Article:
Bois-du-Luc, La Louvière, Belgium
If you know much about industry in Belgium (I didn’t), you’ll know that the production of ‘stuff’ is one of the powerhouses of the country’s economy.
Belgium was one of the first European countries to really embrace the industrial revolution in the 19th century and it created an infrastructure that helped it dominate.
This was helped by a natural location with easy access to seas and rivers, and compounded by the construction of high speed transport to other parts of Europe.
These transport links were (and still are) critical because Belgium doesn’t actually have that many natural resources which it can use for production.
It built its economy around being able to bring in raw materials, process them, and then export them out again.
So we’re talking industries like steel, copper, chemicals, textiles, pharmaceuticals, and much more.
The one natural resource that Belgium had in significant amounts was coal – and the country made the most of it for centuries.
With this in mind, I decide to do some exploration into this bit of history… and end up in the town of La Louvière in the Wallonia region.
It was in Wallonia that Belgium’s coal mining industry thrived for several hundred years until the 1970s or so, at which point it had become economically unviable to continue it.
But, even though the boom may have been over, people were sensible enough to recognise the heritage of the period and have preserved much of the infrastructure.
Four of the old mines are open to visitors (and are listed together on the World Heritage List.)
I’ve come to La Louvière because it’s the closest town to the old Bois-du-Luc mine. It closed down in 1973 and has been a museum since 1983.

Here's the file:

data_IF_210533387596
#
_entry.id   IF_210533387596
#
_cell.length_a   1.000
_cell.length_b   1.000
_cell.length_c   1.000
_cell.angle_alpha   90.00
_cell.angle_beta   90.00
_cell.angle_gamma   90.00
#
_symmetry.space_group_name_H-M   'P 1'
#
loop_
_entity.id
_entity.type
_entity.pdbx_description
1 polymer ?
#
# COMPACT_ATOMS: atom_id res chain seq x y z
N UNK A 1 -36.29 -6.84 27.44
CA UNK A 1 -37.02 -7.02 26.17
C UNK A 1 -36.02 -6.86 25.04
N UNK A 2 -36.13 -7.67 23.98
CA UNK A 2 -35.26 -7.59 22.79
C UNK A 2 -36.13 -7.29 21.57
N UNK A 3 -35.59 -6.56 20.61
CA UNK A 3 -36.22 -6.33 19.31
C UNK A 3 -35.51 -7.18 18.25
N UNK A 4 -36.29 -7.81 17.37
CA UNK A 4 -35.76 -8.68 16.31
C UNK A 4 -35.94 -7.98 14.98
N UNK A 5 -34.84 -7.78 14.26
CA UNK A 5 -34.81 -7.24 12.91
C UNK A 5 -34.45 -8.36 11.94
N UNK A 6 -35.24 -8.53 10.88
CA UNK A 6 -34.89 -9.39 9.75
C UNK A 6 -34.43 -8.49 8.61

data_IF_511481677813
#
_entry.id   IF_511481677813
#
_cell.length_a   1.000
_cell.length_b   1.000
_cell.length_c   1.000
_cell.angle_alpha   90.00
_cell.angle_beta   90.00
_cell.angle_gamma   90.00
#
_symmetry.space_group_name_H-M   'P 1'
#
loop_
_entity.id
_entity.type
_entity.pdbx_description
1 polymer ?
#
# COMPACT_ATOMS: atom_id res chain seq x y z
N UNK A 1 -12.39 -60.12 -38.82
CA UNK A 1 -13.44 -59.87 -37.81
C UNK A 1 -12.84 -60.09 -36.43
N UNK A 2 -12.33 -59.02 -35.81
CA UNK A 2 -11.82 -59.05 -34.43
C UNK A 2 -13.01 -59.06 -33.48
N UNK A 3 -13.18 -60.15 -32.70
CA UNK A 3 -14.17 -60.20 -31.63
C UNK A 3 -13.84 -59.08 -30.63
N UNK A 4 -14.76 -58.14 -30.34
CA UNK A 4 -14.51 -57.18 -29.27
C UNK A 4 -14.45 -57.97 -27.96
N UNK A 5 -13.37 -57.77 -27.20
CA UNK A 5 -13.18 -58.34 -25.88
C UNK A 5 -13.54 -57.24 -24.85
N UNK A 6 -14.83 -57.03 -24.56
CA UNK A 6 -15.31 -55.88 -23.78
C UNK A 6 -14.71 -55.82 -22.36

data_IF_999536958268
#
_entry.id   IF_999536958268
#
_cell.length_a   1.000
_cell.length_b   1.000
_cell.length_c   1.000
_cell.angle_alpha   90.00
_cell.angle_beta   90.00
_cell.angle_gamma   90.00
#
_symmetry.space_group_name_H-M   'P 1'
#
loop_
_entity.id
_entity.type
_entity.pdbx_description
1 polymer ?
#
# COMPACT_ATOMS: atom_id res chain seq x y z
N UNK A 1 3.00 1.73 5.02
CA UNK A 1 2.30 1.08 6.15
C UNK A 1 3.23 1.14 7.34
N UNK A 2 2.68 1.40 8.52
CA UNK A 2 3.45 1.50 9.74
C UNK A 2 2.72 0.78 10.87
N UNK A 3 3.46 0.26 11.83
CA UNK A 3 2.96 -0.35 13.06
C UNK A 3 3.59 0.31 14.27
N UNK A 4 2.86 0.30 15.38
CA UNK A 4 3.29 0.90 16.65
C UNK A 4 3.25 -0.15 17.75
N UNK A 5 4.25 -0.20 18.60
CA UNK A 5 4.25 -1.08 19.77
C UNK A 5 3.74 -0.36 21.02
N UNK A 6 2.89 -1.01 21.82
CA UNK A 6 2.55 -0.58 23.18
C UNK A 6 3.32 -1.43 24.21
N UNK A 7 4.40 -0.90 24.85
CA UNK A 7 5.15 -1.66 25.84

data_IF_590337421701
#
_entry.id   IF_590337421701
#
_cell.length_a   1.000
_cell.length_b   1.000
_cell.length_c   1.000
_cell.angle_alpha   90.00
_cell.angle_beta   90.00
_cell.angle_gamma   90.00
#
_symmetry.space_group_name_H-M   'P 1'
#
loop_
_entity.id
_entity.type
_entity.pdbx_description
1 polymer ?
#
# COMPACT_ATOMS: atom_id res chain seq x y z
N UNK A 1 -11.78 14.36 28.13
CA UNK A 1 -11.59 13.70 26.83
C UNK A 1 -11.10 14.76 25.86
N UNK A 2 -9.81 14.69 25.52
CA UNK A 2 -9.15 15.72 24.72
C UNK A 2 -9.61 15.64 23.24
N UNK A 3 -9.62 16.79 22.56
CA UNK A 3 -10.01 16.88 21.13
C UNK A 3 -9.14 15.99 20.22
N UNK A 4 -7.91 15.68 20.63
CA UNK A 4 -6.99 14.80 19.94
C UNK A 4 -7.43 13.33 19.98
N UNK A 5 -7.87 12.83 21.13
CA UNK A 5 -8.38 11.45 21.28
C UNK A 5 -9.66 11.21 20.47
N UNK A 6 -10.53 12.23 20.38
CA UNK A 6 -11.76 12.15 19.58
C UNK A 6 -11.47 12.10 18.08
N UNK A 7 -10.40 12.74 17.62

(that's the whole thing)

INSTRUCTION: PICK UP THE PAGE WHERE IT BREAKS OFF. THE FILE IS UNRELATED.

What’s so great about this site is the way that it’s been protected. There are new exhibits inside some of the old buildings but not much has been changed structurally, other than for safety reasons.
It means that it’s easy to walk through and see everything – but it still feels authentic enough.
It’s dark, cold, dirty and dangerous. The men would work long hours (especially in the earlier years of its existence) and probably live short lives.
But this is where Belgium’s Bois-du-Luc is particularly interesting because it actually gives the impression that the company cared more for its workers.
Right next to the entrance to the mine, the owners constructed a village for the workers in 1838. It is laid out like a small community with houses for families, places for social functions, shops, churches and all the things you might need.
It’s all still here today – and people (not related to the mine) live in it. The village reminds me a little of the old company town of Crespi d’Adda that I visited a few years ago in Italy, near Milan.
Attention has been paid to the architecture and the urban planning here, to create a sense of belonging and calm.
I tend to think it’s aimed more at family members than the workers while themselves – while the men are busy and dirty underground, their wives and children can feel clean and happy up above.
It creates an element of social and domestic cohesiveness that ultimately benefits the company.
And, let’s not kid ourselves, this is all about benefitting the company.
Yes, it organises festivals and music classes and other cultural activities for the workers and their families. But it also creates a culture of dependence where housing, welfare, and community only continue to exist as long as someone is working in the mine.
To leave your job was to lose everything!
I find it really interesting to see both sides of Bois-du-Luc and, by association, both sides of the history of mining in Belgium and Wallonia.
There’s the dangerous and dirty side underground, with its stories of industrial unrest, explosions, and manual labour. This is what kept the economy moving for hundreds of years and helped in the advancement of the country as an economic power.
And then there’s the beautiful friendly side, on ground, visible to passers-by. This is what the company and the country wanted you to see.
It’s probably not too different to life today, really. Belgium may be making its money by producing steel, chemicals, and drugs. But it wants you to see the waffles and architecture.
Making money isn’t always pretty.
For accommodation, I highly recommend Hotel Tristar in La Louviere